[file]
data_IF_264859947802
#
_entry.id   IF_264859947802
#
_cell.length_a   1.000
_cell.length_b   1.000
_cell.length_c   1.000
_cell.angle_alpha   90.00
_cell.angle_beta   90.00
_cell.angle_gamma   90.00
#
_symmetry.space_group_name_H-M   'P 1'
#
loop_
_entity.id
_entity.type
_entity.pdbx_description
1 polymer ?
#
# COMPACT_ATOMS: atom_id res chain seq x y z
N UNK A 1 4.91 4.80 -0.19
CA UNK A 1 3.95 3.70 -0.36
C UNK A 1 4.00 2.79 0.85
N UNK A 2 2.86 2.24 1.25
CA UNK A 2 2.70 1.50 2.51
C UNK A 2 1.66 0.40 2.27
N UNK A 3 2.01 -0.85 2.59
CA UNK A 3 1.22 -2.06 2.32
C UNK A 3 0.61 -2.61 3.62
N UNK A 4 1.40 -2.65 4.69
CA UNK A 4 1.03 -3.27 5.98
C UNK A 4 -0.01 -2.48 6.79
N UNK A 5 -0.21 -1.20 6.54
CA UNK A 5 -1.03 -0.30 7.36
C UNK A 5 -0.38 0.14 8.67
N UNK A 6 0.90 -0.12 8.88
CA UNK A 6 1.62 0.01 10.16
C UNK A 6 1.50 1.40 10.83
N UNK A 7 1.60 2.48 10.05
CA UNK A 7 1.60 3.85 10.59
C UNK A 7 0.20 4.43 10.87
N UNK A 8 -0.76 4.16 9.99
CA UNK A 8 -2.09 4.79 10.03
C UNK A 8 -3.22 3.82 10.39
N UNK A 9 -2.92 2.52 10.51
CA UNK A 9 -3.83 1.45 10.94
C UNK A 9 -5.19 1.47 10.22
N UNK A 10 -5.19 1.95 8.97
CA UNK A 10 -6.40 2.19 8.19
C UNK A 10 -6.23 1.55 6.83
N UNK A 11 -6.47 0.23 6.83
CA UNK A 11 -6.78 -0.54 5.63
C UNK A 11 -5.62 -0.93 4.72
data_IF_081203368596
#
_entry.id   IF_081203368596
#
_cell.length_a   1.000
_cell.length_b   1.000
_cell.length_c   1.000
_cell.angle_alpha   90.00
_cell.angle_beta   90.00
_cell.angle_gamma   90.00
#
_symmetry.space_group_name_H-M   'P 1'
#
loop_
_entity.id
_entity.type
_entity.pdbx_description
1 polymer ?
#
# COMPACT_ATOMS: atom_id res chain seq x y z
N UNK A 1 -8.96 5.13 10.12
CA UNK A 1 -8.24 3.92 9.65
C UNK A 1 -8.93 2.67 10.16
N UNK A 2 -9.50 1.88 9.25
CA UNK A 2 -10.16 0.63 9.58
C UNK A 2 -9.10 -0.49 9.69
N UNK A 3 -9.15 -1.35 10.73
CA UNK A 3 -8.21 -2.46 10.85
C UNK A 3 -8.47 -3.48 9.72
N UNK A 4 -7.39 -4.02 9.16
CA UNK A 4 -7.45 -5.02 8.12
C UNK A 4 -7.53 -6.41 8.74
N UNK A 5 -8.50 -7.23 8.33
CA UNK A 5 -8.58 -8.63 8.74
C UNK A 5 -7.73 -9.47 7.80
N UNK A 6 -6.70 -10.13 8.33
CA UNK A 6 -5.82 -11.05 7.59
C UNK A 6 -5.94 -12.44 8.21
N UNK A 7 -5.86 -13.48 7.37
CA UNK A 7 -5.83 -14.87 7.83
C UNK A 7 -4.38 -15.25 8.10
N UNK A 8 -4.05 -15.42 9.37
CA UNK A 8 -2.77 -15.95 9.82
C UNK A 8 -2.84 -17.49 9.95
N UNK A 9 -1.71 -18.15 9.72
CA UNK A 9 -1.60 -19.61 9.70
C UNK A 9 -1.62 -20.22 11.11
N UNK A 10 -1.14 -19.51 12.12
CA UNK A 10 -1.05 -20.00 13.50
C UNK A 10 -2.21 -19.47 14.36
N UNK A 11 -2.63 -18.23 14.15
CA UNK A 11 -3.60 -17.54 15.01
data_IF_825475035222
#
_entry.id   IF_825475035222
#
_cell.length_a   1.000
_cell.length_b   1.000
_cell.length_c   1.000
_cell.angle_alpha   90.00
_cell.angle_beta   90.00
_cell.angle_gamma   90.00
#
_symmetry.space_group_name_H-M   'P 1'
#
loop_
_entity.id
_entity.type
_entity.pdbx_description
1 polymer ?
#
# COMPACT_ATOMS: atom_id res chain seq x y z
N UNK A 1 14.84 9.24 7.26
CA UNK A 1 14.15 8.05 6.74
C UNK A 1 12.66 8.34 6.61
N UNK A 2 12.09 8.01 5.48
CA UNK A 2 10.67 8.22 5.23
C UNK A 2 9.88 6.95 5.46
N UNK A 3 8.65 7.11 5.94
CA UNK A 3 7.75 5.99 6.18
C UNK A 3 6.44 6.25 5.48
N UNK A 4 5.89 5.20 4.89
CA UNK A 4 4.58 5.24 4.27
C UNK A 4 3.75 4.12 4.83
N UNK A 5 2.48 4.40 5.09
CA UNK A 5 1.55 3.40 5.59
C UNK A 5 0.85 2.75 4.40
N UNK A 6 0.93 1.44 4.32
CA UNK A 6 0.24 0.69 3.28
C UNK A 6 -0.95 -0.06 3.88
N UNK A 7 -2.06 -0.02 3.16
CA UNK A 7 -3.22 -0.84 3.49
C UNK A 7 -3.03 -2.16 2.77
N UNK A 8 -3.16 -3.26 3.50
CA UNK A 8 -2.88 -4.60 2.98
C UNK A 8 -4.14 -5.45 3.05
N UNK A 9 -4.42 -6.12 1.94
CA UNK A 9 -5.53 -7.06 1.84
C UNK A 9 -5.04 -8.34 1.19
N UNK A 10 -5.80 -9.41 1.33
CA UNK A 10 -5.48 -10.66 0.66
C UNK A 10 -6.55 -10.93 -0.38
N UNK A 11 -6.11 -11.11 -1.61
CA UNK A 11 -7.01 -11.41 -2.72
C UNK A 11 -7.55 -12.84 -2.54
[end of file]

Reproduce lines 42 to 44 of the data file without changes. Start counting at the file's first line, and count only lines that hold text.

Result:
N UNK A 8 -0.76 4.16 9.99
CA UNK A 8 -2.09 4.79 10.03
C UNK A 8 -3.22 3.82 10.39